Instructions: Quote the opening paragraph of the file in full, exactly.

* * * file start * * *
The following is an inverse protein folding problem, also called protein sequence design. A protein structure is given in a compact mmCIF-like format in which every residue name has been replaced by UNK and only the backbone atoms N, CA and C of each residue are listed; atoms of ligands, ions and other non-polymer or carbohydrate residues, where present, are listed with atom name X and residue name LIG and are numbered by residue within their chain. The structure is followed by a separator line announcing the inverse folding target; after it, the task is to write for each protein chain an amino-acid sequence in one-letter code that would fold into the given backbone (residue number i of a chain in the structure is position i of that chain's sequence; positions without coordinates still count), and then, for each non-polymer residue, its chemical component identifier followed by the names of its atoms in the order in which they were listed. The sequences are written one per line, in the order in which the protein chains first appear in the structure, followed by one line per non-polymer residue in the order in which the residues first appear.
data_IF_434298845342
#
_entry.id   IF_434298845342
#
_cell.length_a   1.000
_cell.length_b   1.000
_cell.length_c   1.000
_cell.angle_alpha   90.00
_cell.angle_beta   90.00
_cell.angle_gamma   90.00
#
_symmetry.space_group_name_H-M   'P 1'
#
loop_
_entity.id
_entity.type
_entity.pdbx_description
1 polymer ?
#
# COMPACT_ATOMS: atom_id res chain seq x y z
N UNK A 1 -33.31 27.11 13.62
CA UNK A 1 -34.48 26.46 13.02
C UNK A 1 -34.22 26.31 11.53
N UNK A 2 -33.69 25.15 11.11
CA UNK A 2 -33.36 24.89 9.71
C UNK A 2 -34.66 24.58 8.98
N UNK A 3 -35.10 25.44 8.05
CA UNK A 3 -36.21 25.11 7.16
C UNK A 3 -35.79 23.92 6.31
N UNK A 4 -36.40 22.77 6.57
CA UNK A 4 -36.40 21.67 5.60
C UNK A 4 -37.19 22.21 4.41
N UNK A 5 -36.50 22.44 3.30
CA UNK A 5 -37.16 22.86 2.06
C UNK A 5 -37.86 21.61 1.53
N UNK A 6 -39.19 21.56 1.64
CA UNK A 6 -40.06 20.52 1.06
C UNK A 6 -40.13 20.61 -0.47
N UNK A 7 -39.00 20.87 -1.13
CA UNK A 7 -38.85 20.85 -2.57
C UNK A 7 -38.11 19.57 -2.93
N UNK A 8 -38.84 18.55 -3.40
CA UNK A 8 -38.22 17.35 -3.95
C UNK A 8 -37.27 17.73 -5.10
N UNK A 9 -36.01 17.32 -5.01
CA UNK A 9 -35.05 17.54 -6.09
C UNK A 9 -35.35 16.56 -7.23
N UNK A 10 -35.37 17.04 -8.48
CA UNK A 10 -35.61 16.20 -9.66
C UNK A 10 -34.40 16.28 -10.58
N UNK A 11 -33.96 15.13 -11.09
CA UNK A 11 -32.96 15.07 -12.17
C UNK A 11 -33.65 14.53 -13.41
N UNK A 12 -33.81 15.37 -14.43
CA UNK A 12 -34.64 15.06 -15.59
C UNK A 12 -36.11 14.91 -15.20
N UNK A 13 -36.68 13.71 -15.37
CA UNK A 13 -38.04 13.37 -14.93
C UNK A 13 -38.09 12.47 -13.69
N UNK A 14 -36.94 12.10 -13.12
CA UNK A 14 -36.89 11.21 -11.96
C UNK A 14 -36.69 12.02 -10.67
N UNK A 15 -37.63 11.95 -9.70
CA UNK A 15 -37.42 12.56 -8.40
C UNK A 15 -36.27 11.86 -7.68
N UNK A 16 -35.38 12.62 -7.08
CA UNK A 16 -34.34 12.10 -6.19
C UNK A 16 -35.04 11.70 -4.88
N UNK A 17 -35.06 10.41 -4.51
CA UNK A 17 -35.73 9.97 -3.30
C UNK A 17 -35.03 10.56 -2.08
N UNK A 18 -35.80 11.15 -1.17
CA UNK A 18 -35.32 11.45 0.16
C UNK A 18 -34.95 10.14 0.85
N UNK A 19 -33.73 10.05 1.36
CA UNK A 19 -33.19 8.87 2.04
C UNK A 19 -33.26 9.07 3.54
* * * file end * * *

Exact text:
The following is an inverse protein folding problem, also called protein sequence design. A protein structure is given in a compact mmCIF-like format in which every residue name has been replaced by UNK and only the backbone atoms N, CA and C of each residue are listed; atoms of ligands, ions and other non-polymer or carbohydrate residues, where present, are listed with atom name X and residue name LIG and are numbered by residue within their chain. The structure is followed by a separator line announcing the inverse folding target; after it, the task is to write for each protein chain an amino-acid sequence in one-letter code that would fold into the given backbone (residue number i of a chain in the structure is position i of that chain's sequence; positions without coordinates still count), and then, for each non-polymer residue, its chemical component identifier followed by the names of its atoms in the order in which they were listed. The sequences are written one per line, in the order in which the protein chains first appear in the structure, followed by one line per non-polymer residue in the order in which the residues first appear.